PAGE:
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Such changes indicate that some citizens are not totally satisfied with the traditional form of representative state government. Except for Nebraska, all states and the three U. It was important when the parliamentary system of government was evolving in England because it required the agreement of the aristocracy and the commoners for laws to be passed; in the United States at the national level it allows states to be represented in the Senate and individuals to be represented in the House of Representatives.
A bicameral state legislature, however, does create the possibility of greater checks on the legislative process, especially when each house is controlled by a different political party. State constitutions generally provide basic procedures for enacting legislation, which vary from state to state and according to the type of legislative action specified.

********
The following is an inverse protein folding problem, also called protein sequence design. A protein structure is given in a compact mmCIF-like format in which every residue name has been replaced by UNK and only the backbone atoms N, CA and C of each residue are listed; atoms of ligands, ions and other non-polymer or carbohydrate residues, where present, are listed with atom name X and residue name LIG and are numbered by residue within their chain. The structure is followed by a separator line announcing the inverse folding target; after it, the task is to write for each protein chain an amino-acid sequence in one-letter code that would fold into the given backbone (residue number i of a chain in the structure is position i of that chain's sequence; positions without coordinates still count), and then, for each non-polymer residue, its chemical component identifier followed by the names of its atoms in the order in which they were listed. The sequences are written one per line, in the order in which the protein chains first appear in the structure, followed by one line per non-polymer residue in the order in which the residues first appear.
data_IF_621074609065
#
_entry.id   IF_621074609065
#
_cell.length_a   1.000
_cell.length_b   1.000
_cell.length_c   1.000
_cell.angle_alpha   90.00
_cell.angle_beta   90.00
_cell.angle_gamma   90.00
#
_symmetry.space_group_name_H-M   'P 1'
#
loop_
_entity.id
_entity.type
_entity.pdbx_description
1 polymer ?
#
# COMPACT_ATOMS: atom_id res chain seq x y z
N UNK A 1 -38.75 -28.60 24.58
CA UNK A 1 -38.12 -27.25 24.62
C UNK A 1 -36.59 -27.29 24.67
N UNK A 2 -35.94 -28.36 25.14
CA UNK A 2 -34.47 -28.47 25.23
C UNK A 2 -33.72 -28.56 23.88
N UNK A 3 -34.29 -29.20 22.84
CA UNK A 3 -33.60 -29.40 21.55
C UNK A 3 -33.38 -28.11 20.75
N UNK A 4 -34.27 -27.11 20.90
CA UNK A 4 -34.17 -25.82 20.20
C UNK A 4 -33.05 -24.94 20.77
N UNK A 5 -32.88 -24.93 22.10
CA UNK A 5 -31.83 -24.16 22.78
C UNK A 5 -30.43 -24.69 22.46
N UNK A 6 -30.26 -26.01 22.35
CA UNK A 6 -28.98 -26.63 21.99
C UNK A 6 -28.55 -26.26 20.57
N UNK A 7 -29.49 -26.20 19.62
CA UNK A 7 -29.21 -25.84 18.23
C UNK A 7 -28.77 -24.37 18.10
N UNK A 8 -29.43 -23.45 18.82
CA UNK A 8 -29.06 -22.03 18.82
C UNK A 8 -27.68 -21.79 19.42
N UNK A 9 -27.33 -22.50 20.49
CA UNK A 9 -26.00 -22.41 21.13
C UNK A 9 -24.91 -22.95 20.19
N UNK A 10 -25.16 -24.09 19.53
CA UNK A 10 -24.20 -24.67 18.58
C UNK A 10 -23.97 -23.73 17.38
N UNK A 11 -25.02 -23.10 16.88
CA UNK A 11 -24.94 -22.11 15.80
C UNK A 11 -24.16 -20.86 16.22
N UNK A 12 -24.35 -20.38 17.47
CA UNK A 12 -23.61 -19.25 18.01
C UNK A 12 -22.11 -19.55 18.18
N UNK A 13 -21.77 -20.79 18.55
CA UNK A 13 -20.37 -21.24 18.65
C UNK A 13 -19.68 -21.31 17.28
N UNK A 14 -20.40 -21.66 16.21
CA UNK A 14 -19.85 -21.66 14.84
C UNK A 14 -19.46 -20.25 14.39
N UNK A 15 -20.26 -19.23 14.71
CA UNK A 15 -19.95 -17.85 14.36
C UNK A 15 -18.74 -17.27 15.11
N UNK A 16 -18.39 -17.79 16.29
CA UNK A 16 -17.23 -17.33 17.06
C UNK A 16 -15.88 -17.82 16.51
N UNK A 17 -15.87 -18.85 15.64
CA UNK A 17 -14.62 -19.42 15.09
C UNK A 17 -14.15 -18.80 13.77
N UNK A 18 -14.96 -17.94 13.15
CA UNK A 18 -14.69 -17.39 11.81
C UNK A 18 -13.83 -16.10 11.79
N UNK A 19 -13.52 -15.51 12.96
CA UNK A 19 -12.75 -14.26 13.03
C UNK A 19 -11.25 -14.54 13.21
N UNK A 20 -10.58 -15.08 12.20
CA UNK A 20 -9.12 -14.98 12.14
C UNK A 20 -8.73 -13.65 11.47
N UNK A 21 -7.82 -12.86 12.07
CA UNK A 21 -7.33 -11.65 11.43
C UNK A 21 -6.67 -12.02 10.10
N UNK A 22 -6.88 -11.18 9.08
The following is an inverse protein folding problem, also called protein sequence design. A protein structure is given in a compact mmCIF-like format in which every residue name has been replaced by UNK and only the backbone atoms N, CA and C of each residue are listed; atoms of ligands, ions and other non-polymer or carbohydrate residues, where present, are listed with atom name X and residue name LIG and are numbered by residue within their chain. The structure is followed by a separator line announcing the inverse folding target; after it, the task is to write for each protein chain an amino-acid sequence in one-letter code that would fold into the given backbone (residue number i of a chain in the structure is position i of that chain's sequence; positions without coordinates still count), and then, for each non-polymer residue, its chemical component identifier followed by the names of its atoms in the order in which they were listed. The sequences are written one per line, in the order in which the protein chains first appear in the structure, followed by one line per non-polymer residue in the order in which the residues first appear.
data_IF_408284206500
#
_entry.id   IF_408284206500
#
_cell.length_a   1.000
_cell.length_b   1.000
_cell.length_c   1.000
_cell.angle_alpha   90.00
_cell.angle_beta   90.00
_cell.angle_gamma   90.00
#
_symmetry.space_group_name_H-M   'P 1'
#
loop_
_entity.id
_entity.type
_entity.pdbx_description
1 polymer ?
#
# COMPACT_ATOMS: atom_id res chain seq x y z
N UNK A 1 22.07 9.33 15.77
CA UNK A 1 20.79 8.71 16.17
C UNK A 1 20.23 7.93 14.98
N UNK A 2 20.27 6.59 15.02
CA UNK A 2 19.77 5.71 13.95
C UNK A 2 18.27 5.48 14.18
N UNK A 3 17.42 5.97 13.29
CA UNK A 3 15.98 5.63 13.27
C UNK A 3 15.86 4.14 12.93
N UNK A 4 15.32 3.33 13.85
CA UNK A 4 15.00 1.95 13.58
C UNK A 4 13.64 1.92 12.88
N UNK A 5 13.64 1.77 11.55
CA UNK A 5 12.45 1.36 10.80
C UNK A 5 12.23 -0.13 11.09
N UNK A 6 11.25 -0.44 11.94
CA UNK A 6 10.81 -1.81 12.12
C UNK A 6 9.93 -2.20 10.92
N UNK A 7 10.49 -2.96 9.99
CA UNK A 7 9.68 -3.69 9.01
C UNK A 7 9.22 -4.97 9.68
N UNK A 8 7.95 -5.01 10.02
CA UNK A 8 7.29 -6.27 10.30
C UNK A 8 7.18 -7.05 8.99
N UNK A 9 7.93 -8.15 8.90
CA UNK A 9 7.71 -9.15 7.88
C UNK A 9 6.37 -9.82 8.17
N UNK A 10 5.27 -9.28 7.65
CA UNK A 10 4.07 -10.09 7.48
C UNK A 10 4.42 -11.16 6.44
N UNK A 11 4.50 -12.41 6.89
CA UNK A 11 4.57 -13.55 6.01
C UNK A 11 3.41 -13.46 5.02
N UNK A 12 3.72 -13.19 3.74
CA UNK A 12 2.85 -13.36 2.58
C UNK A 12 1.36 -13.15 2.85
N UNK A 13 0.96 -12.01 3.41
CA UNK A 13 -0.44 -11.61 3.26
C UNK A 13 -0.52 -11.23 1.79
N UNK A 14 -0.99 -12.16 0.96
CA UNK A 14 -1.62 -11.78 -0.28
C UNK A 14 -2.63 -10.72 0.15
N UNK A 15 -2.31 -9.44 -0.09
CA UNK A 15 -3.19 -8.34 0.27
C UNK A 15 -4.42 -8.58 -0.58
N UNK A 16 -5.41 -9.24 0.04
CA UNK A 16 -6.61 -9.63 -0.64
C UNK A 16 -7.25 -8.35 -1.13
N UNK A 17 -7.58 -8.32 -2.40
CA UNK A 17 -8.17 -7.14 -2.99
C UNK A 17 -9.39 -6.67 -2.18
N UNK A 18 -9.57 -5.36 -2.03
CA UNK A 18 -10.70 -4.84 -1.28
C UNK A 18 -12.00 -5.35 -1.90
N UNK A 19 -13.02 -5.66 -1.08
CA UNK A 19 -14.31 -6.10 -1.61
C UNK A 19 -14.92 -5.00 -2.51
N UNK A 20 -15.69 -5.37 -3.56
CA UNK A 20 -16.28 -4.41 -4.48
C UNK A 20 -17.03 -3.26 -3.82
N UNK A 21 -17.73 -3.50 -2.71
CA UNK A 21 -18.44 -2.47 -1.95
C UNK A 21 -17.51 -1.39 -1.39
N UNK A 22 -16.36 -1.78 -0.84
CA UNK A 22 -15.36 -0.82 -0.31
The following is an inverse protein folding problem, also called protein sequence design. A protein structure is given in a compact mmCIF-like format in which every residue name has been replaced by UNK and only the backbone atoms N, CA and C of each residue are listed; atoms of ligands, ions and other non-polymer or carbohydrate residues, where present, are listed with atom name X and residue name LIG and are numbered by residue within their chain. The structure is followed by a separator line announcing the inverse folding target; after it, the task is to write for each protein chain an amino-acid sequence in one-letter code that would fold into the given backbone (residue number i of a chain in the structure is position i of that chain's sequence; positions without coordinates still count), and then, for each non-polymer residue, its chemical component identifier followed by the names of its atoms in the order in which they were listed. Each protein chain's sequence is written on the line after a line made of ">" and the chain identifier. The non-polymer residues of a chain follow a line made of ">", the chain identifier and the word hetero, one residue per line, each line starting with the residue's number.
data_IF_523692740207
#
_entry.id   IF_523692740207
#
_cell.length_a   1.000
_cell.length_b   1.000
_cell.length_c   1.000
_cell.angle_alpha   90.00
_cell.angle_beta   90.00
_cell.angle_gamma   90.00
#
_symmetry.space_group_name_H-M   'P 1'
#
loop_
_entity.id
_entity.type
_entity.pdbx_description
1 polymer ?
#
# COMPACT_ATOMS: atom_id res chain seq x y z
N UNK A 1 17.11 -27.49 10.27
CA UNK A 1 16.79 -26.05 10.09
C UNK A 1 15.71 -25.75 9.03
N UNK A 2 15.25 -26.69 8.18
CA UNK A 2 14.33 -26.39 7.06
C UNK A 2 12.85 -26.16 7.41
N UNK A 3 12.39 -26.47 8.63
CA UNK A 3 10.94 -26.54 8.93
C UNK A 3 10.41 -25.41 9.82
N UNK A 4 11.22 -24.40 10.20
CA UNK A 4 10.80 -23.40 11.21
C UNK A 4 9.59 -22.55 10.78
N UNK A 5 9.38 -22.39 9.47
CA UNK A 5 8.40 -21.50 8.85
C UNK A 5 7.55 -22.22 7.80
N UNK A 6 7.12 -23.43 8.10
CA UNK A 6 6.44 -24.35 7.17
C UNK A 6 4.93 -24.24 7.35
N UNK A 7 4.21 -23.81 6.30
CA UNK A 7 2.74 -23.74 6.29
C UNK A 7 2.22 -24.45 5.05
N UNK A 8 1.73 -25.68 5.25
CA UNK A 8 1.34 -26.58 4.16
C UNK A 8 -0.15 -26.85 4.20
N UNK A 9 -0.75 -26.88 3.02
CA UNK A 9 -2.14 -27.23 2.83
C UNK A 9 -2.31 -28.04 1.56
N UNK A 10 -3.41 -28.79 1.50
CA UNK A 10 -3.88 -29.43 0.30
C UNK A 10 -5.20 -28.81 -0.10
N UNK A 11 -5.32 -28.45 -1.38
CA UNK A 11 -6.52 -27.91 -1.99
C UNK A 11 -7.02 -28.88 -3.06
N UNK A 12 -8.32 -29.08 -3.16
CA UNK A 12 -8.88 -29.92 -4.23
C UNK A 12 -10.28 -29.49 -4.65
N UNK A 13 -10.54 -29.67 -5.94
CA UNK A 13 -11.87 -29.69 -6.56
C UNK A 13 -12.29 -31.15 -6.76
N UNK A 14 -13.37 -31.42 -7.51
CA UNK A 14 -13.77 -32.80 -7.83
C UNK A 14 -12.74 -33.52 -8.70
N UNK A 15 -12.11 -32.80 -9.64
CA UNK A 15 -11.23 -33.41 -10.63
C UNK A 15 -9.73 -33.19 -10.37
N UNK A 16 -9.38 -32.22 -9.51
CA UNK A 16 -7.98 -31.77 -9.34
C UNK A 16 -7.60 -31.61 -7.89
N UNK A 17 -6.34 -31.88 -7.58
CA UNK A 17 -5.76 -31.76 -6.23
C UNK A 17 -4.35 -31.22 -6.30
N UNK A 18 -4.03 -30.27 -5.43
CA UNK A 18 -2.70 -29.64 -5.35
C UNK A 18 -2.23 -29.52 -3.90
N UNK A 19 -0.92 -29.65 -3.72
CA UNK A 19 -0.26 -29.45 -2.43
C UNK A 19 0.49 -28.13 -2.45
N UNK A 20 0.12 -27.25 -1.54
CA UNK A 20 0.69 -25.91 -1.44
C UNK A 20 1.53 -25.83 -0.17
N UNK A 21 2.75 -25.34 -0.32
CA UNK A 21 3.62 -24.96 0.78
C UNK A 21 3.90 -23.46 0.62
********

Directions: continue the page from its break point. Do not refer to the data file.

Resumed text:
They also define the quorum necessary for doing business and the majorities needed for approval of various types of legislation. Also addressed are the ways in which legislative business is conducted, such as the selection of the legislature's officers, and legislators' privileges and immunities, including the legislature's power to discipline members and sometimes the public for improper behavior. Executive Branch. The head of the executive branch in each state and territory with a constitution is invariably called the governor.
The term governor was used in the British colonial system to denote an intermediate executive position between a superior governor general and an inferior lieutenant governor. All governors are popularly elected for a term of four years except in New Hampshire and Vermont, where the governor serves for two years.